When her son was diagnosed with autism at age two, Madam Lin Bi Zhi, 52, cried every day at first.
She did not know what to do, or what future her son would have.
But today, she watches proudly as Mr Goh Wei Han, 19, prepares himself every morning for his work as a facility assistant.
"We are very comforted that he has a chance to work," she told The Sunday Times in Mandarin.
"We feel that he has a normal life now. Go do a bit of work, participate in society and come back."
Mr Goh graduated last year from Eden School, which prepares those with autism with basic life skills.
Since last December, he has headed to Pearl's Hill Care Home in the morning and works there from 8.30am to 12.30pm. As a facility assistant, he cleans the toilets in the wards of the nursing home.
Mr Goh is one of eight people with autism who have been placed in jobs at Pearl's Hill Care Home by the Autism Resource Centre (Singapore).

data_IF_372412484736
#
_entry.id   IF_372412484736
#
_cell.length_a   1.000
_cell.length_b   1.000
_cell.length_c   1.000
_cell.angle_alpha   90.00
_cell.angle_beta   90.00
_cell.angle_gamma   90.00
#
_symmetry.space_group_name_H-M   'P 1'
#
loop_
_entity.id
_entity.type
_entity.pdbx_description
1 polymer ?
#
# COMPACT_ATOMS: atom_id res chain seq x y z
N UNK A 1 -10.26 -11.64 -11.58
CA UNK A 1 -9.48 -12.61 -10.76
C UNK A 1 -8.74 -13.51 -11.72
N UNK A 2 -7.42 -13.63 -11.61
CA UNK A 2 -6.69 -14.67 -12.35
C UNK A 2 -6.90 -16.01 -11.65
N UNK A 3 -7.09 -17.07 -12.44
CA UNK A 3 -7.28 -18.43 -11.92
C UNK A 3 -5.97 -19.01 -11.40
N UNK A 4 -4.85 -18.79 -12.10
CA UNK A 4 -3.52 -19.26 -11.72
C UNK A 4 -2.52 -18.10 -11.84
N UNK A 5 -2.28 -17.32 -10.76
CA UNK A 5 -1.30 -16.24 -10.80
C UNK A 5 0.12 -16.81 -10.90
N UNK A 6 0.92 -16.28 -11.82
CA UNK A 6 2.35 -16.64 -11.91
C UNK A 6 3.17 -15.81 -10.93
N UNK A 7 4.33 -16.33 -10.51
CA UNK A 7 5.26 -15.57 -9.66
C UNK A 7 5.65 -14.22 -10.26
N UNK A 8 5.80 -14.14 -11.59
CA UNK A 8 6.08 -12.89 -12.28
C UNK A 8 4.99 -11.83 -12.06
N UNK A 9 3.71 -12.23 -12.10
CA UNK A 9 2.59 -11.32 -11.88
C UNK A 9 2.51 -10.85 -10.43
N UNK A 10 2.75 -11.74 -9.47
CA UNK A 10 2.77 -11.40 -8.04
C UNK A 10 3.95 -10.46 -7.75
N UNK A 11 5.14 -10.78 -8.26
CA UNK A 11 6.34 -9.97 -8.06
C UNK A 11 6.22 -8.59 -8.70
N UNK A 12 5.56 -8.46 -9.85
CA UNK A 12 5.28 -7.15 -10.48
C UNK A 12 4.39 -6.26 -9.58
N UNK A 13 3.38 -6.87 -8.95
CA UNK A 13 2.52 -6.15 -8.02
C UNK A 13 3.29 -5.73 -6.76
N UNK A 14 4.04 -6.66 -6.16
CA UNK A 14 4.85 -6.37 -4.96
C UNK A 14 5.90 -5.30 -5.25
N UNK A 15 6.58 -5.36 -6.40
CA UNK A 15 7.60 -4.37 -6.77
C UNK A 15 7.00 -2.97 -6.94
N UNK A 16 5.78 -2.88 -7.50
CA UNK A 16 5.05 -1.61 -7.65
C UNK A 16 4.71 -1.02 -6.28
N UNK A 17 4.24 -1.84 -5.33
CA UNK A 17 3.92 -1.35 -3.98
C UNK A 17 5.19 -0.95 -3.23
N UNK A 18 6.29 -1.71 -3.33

The non-profit organisation's employment and employability centre has trained and placed more than 125 adults with autism in jobs since 2012, said Ms Jacelyn Lim, deputy executive director of the Autism Resource Centre (Singapore).
And 90 per cent of them are still in their jobs.
A Pearl's Hill Care Home spokesman said the employees with autism have "adapted well and are valuable members of our team".
Mr Goh may not very verbal, but he said that he likes the job, and is happiest on payday because he can use his earnings to buy his favourite meals.
Kok Xing Hui